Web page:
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Supreme Court History

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In 1789, the final draft of the constitution of the United States came into effect. In article three it calls for "[t]he judicial Power of the United States, shall be vested in one Supreme Court, and in such inferior Courts as the Congress may from time to time ordain and establish." In the article it neither says the duties, powers, or any organization of the supreme court. If left this up to congress and to the justices of the court itself for these details.

The very first bill introduced in the United States Senate was the Judiciary Act of 1789, led by Connecticut's Oliver Ellsworth. It divided the country in 13 judicial districts. They were further organized into the Eastern, Middle, and Southern circuits. The 1789 Act called for the Supreme Court to consist of a Chief Justice and only five Associate Justices, and for the Court to meet in the Nation's Capital.

President Washington nominated John jay as the first Supreme Court chief justice.

The Supreme Court was first called to assemble on Feb. 1, 1790, in the Merchants exchange Building in New York City, then the Nation's Capital. Justice Jay happened to be a day late to the first day of court due to transportation problems. I suppose his horse threw a shoe? The Supreme Court spent its first session organizing itself and determining its own powers and duties. The new Justices heard and decided their first actual case in 1792.

Lacking any specific direction from the Constitution, the new U.S. Judiciary spent its first 10 or so years as the weakest of all three branches of the government. The early federal courts failed to issue strong opinions or even take on controversial cases. The Supreme Court was not even sure if it had the power to consider the constitutionality of laws passed by Congress.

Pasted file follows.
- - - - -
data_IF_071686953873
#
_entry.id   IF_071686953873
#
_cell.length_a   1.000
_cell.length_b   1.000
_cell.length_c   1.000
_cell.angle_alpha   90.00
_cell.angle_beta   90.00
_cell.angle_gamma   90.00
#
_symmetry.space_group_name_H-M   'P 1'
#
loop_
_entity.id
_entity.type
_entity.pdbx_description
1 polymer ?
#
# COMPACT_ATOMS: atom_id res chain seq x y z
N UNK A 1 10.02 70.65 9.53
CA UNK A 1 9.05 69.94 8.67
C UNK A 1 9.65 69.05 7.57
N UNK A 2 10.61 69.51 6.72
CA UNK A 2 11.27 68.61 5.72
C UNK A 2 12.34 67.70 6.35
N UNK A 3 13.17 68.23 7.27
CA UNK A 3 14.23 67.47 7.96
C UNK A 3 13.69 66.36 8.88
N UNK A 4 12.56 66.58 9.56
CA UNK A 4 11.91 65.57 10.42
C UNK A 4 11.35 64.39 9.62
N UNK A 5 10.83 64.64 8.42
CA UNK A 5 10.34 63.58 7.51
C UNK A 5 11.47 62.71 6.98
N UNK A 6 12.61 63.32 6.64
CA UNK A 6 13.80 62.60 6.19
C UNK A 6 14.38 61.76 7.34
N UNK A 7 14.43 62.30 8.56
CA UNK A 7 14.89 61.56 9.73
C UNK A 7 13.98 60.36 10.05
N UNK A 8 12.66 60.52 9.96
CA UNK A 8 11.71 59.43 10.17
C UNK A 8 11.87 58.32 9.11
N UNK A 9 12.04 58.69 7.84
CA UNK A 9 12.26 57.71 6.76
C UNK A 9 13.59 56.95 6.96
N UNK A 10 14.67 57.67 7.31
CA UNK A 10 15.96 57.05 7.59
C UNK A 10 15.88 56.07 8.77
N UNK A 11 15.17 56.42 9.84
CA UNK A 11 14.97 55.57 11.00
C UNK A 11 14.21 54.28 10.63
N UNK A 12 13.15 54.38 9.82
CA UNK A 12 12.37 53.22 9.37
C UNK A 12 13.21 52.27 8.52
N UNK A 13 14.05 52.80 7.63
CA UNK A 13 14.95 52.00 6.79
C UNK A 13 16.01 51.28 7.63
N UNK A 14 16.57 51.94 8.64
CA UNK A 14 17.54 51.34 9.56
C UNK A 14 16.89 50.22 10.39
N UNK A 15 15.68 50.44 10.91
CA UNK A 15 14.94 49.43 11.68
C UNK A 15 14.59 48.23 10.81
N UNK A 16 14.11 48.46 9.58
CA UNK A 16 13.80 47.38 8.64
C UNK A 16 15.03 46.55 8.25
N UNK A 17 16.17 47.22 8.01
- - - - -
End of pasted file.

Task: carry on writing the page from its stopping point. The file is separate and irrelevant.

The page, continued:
This situation seemed to have changed drastically in 1801 when President John Adams appointed John Marshall of Virginia to be the fourth Chief Justice. Confident that nobody would tell him not to, Marshall took clear and firm steps to define the role and powers of both the Supreme Court and the judiciary system. This is something that seemed to have gone unnoticed so far.

The Supreme Court, under John Marshall, defined itself with its historic 1803 decision in the case of Marbury v. Madison. In this single landmark case, the Supreme Court established its power to interpret the U.S. Constitution and to determine the constitutionality of laws passed by congress and the state legislatures. John Marshall went on to serve as Chief Justice for a record 34 years, along with several Associate Justices who served for well over 20 years. During his time on the bench, Marshall succeeded in molding the federal judicial system into what many, as I do, consider to be today's most powerful branch of government.

Before settling at nine justices in



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